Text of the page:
Caroline and I were in Baltimore this week checking out Open Walls Baltimore. If you have the chance, definitely make a trip over there. Full posts about Baltimore coming soon. Point is, between Baltimore and moving this weekend, I’ve been lax this week. Things should return to normal on Wednesday or Thursday, but in the mean time, here’s what I’ve been meaning to post about:
Ludo’s piece is a massive wheatpaste that incorporates paint. It looks great, but the one worry I have for this piece is that someone will probably have to paint over the eyesore that’s left when the paper weathers and inevitably comes down.
Photos by Foto – Sigma DP1S, Wojciech Nowak, Tellas and Paweł Mrowiec, also courtesy of Arrested Motion
I love the idea behind The New Blood, a show that Morgan Spurlock (of Supersize Me) has curated at Thinkspace Gallery: He asked established artists to each select one up-and-coming artist whose work they want highlight, with both artists having work in the show. Here’s what Spurlock has to say about the show:
I’m a massive art collector who, by way of my habit formed a relationship with Thinkspace’s Andrew Hosner, and when he offered me the opportunity to curate a show I jumped at the chance. The concept of the show is how the torch is passed from one artist to the next. One opens the door so another can follow. And this show is all about artists who I think have and are continuing to impact and change the art world, and each one of these artists is bringing along an ‘apprentice’ or ‘protege’ who they think we all need to know about, the artists they believe are the ‘New Blood’ of the art world.
The line-up looks really exciting…
Camille Rose Garcia / Travis Lampe
The Date Farmers / Albert Reyes
Dzine / Jesus Bubu Negron
Elizabeth McGrath / Morgan Slade
Gary Baseman / Jesse Dickenson
Gary Taxali / Adrian Forrow
Jonathan Yeo / Charlie Gouldsborough
Mark Jenkins / Sandra Fernandez
Nicola Verlato / Marco Mazzoni
Ron English / Kid Zoom
Saber / ZES
Shepard Fairey / Nicholas Bowers
Tim Biskup / Patrick Hruby
The New Blood opens at Thinkspace Gallery on April 28th and runs through May 19th.
UPDATE – LOCATION CHANGE: The Underbelly Show has moved to 78 NW 25th Street in Wynwood, Miami to accommodate the large scale of the artwork in this show.
The Underbelly Project is back. Last year, I posteda lotabout the project where 103 artists from around the world secretly painted an abandoned/half-completed New York City subway station. After that initial burst of press here and around the web, The Underbelly Project organizers stayed silent. With only occasional vague tweets from a mysterious twitter account and the appearance on Amazon of an upcoming book about the project. Yesterday though, The Underbelly Project announced that they will be participating in this year’s Basel Miami Week madness with a pop-up gallery in South BeachWynwood.
The organizers of The Underbelly Project and The Underbelly Show, Workhorse and PAC, have this to say about the show:
Workhorse: The New York Underbelly was an important chapter for us, but the story hadn’t been comprehensively told. The Underbelly Miami show gives us a chance to present the broad scope of documentation – Videos, photos, time-lapses and first hand accounts. The project is about more than just artwork. This show gives us a chance to show the people and the environment behind the artwork.
PAC: While the experience each artist had in their expedition underground can never be captured, it is my hope that this show will highlight some of the trials and tribulations associated with urban art taking place in the remote corners of our cities. Too often the practice of making art in unconventional venues remains shrouded in mystery and I hope this exhibition will shine a faint light on those artists who risk their safety to find alternative ways to create and be a part of the cities they live in.
35 of the 103 artists from The Underbelly Project will be exhibiting art in The Underbelly Show, plus video and still footage of the artists at work in the tunnel. Here’s the full line-up: Faile, Dabs & Myla, TrustoCorp, Aiko, Rone, Revok, Ron English, Jeff Soto, Mark Jenkins, Anthony Lister, Logan Hicks, Lucy McLauchlan, M-City, Kid Zoom, Haze, Saber, Meggs, Jim & Tina Darling, The London Police, Sheone, Skewville, Jeff Stark, Jordan Seiler, Jason Eppink and I AM, Dan Witz, Specter, Ripo, MoMo, Remi/Rough, Stormie Mills, Swoon, Know Hope, Skullphone, L’Atlas, Roa, Surge, Gaia, Michael De Feo, Joe Iurato, Love Me, Adam 5100, and Chris Stain.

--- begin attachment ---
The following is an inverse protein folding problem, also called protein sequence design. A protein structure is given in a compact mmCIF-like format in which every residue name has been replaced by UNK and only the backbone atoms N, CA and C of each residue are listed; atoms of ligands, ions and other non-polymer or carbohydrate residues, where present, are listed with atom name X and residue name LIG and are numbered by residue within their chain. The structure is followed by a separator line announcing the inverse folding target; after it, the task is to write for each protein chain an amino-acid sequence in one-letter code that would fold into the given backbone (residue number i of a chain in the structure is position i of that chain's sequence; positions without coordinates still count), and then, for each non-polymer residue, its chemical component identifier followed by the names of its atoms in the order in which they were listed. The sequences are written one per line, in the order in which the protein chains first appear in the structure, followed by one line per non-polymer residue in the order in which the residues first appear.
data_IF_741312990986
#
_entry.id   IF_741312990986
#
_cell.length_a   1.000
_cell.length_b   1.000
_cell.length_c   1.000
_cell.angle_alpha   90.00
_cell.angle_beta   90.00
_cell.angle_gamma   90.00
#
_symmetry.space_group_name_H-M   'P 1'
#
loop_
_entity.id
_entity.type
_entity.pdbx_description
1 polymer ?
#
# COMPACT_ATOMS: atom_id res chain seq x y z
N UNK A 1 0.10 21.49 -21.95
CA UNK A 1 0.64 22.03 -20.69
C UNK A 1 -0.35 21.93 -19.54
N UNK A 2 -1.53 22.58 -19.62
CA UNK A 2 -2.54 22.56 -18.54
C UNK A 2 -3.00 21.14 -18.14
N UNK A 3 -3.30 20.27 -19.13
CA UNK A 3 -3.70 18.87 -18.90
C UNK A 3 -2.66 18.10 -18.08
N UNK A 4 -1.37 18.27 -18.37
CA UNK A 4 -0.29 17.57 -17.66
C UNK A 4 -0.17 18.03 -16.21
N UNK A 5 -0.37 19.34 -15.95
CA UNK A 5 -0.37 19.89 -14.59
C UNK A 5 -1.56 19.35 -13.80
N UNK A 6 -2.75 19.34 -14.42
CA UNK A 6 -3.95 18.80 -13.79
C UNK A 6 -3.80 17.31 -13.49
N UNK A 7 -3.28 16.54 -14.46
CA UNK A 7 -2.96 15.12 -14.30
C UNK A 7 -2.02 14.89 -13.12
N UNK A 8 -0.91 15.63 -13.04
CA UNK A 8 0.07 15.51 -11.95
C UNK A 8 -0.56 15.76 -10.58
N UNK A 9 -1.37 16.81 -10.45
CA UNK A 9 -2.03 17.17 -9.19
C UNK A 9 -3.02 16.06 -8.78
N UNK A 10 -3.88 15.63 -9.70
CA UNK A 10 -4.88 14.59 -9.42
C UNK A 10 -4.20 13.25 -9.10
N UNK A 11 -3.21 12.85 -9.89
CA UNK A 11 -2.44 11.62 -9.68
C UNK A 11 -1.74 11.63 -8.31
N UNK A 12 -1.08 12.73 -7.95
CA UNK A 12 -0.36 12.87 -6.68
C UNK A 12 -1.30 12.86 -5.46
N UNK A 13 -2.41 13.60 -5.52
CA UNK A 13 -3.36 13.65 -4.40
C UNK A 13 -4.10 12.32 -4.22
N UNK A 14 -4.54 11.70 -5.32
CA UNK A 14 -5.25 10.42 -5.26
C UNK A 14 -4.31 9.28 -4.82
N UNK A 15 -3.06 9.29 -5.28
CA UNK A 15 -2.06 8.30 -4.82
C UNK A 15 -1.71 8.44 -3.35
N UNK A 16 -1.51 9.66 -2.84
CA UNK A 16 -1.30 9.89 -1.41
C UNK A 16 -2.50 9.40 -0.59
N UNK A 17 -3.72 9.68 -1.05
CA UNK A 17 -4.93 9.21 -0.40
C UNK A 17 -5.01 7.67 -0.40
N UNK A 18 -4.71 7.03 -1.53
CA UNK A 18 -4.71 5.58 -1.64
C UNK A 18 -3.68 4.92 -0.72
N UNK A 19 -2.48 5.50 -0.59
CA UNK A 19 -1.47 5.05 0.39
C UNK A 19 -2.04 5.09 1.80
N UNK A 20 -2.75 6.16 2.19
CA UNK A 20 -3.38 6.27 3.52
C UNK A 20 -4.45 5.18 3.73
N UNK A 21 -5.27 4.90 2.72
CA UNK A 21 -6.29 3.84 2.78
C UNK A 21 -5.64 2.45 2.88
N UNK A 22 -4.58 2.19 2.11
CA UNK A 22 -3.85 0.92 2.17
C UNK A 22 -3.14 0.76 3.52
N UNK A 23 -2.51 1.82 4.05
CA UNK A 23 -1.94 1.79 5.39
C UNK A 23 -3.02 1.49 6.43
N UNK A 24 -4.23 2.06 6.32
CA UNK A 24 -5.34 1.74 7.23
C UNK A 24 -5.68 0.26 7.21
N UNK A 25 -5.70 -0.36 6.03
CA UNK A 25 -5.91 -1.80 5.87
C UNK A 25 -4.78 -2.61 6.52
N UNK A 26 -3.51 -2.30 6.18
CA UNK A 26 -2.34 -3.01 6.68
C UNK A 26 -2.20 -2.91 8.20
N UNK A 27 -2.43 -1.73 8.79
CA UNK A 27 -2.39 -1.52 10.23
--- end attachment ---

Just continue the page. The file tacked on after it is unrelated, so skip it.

For this show, the space will be transformed into an environment imitating the tunnel where The Underbelly Project took place, right down to playing sounds recorded in the station while The Underbelly Project was happening.
If you absolutely cannot wait until February to get We Own The Night, the book documenting The Underbelly Project, a limited number will be available at The Underbelly Show in a box set with 9 photographic prints and the book all contained in a handcrafted oak box. Additionally, you will be able to your book signed by the artists participating in The Underbelly Show.
The Underbelly Show will take place at 2200 Collins Avenue, South Beach, Miami78 NW 25th Street, Wynwood, Miami. There will be a private opening on November 30th, and the space will be open to the general public December 2nd-5th, with a general opening on the 2nd from 8-10pm.
Primary Projects, the gallery that came out of Primary Flight, has a group show opening next month called His Wife and Her Lover. The show centers on the themes of “destruction, secrecy, violence, social class, pride and desire.” Two artists of note for Vandalog readers will be Mark Jenkins and Cleon Peterson. Also included in the show are Valerie Hegarty, George Sanchez Calderon, Dead Dads Club Corporation, Manny Prieres, Emmett Moore, Franky Cruz, Andrew Nigon, Nick Klein, Johnny Robles, Jessy Nite and Edouard Nardon. His Wife and Her Lover opens on September 10th and runs through October 1st.
Carmichael Gallery‘s next show is Playing Field, a group show of secondary market works. It opens this Saturday, June 18th and runs through August 9th. The line up hits most of the big names you’d expect to see as well as a few surprises: Banksy, Faile, Shepard Fairey, Sixeart, Os Gêmeos, Mark Jenkins, JR, KAWS, Barry McGee, José Parlá, Judith Supine, Swoon, Titi Freak, Dan Witz.
These sort of shows tend to be either really good or really bad. I’m liking the above piece by Barry McGee, so I’m thinking this should fall on the really good side of things. But LA residents can see for themselves starting on Saturday. The opening is from 6-9pm.
So much going on behind the scenes this week for a couple of upcoming events. Can’t wait to say more. Hopefully next week I’ll be able to write about one of them. Here’s what I didn’t have a chance to post about this week: